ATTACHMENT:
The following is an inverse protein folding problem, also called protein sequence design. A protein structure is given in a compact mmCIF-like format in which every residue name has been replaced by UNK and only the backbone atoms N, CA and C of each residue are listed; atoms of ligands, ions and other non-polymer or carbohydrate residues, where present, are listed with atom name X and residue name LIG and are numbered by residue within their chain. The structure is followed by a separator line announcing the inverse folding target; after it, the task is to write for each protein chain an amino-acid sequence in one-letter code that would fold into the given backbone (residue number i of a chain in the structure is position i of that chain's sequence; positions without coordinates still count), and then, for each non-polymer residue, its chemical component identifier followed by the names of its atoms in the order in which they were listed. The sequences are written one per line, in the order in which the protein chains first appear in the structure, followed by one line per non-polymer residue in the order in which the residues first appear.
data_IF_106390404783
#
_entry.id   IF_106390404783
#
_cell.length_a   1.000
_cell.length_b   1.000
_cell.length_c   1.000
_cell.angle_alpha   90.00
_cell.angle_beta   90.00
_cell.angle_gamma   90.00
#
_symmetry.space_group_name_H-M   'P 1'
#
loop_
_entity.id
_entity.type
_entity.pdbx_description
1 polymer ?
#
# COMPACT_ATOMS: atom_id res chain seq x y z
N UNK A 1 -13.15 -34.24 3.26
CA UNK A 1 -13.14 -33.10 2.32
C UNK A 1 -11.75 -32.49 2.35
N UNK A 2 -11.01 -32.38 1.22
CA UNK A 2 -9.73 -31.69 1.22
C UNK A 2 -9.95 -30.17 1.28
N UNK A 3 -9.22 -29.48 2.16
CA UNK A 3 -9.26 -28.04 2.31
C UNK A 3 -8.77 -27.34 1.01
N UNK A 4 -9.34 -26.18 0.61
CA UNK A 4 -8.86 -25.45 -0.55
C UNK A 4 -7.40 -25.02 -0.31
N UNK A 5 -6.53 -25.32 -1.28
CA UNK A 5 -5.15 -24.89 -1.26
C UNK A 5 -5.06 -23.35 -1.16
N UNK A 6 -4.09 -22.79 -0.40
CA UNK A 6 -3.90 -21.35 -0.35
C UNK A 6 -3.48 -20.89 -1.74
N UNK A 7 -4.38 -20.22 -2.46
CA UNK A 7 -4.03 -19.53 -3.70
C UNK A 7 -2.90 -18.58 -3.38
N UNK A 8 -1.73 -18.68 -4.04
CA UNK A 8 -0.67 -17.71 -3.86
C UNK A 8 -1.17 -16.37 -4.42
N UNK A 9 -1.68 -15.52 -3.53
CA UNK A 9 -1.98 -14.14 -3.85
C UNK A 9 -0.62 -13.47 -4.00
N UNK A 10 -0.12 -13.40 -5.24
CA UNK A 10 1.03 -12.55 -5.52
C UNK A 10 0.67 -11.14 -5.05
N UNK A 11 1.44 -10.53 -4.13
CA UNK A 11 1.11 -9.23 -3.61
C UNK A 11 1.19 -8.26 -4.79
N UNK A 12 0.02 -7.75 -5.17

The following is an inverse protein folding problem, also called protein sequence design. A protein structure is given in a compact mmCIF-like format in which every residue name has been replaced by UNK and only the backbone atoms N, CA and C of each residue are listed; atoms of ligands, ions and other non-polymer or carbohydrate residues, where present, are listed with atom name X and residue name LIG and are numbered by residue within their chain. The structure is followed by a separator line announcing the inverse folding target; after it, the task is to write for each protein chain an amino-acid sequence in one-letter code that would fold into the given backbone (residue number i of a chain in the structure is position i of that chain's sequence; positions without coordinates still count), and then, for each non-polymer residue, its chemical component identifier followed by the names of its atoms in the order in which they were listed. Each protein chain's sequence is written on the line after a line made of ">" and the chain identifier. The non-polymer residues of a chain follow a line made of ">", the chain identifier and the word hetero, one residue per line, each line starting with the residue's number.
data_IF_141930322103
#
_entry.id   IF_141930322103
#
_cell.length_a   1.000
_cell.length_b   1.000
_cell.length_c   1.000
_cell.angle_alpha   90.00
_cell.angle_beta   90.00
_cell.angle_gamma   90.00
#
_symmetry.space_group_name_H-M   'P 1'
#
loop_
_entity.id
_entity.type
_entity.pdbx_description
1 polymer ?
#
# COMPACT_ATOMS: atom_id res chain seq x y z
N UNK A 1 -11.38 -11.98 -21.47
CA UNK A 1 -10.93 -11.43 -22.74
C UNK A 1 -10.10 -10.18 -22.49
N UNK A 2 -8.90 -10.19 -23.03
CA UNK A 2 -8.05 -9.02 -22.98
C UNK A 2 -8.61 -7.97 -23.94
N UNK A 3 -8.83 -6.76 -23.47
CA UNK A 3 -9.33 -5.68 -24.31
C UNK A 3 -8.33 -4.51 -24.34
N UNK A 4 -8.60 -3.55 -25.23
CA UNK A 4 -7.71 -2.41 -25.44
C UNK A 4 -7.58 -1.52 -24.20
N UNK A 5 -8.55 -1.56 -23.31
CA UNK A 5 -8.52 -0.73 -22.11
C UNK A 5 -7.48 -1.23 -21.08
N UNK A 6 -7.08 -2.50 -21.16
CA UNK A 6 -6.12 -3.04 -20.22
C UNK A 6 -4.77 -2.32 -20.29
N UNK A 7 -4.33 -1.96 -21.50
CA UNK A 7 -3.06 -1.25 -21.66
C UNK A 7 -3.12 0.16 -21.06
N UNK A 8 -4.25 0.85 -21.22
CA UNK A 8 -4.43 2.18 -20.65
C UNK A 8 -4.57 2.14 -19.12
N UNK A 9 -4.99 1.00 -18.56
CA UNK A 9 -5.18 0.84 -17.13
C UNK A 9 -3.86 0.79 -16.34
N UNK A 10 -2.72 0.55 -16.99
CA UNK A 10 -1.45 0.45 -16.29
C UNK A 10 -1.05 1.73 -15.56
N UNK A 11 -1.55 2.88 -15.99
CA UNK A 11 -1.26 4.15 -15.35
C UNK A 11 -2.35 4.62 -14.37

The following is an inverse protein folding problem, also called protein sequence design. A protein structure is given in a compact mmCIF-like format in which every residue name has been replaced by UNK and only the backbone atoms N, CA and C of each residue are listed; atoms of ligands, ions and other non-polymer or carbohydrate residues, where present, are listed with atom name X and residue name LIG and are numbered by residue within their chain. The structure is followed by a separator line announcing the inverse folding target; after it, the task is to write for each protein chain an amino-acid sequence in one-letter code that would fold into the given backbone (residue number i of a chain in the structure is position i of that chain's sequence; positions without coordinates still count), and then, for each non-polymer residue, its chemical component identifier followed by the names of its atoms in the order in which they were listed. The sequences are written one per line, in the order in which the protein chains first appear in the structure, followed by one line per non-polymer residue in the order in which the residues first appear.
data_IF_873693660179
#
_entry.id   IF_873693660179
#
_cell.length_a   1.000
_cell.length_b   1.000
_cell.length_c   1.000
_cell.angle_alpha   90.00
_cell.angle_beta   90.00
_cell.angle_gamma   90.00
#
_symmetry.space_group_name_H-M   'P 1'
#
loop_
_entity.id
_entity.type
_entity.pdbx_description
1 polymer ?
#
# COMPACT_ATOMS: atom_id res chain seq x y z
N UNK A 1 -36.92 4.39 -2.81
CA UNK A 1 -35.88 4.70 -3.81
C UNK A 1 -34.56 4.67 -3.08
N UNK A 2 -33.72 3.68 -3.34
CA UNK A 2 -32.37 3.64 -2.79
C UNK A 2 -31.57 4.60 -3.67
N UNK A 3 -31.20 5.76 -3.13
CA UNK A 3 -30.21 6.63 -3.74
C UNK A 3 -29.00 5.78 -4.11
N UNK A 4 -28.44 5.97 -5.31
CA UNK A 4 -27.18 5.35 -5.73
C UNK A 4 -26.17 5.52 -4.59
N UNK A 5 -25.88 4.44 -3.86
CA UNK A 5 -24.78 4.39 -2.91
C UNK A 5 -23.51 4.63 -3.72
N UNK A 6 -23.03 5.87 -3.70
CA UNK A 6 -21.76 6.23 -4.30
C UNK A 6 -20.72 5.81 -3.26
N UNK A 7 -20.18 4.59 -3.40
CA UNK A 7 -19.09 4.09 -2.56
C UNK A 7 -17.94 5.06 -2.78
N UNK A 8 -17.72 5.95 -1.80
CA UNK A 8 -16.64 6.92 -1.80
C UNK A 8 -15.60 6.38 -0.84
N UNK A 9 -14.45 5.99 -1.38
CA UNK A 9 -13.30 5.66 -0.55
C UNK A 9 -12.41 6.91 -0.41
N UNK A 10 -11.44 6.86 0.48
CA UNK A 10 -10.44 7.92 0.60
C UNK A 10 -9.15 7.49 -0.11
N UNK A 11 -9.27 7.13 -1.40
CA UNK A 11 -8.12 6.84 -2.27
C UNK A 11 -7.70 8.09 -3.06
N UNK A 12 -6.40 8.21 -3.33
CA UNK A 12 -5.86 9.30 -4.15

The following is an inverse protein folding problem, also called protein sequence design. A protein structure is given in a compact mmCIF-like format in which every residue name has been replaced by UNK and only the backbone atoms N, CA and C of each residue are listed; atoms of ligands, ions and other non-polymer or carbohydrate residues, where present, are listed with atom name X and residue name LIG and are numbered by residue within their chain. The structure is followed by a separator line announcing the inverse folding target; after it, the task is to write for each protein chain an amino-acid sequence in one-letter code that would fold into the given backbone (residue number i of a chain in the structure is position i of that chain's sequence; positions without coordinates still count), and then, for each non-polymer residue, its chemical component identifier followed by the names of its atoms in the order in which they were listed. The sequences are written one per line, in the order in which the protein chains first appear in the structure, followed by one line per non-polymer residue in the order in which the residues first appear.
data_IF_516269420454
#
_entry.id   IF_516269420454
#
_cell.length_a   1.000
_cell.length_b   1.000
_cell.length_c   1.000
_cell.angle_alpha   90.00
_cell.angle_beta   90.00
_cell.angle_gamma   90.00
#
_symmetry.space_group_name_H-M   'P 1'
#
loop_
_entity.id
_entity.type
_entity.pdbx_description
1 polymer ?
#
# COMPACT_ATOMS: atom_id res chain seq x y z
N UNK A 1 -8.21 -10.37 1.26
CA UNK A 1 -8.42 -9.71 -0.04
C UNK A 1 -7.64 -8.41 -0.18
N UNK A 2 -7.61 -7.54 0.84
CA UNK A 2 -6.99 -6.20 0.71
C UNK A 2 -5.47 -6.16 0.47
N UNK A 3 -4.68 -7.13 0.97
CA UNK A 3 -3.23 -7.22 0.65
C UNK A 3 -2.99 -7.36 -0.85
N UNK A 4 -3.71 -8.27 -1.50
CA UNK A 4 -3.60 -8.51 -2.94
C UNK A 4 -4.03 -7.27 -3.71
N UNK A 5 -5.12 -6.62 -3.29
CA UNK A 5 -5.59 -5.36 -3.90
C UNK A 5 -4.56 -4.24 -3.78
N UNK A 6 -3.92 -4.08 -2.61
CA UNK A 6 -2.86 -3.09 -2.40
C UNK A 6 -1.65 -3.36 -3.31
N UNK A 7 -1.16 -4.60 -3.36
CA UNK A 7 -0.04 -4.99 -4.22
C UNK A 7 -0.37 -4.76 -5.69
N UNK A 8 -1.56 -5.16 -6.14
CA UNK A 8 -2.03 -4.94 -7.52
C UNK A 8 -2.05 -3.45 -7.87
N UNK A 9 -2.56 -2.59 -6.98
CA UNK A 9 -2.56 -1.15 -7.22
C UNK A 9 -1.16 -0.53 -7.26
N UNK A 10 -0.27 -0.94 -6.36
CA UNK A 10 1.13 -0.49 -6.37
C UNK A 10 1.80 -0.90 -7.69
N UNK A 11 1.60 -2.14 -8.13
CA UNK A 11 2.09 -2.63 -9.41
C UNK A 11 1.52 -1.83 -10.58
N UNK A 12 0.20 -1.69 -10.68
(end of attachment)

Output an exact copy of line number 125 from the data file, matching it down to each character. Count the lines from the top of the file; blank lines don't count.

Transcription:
_entity.id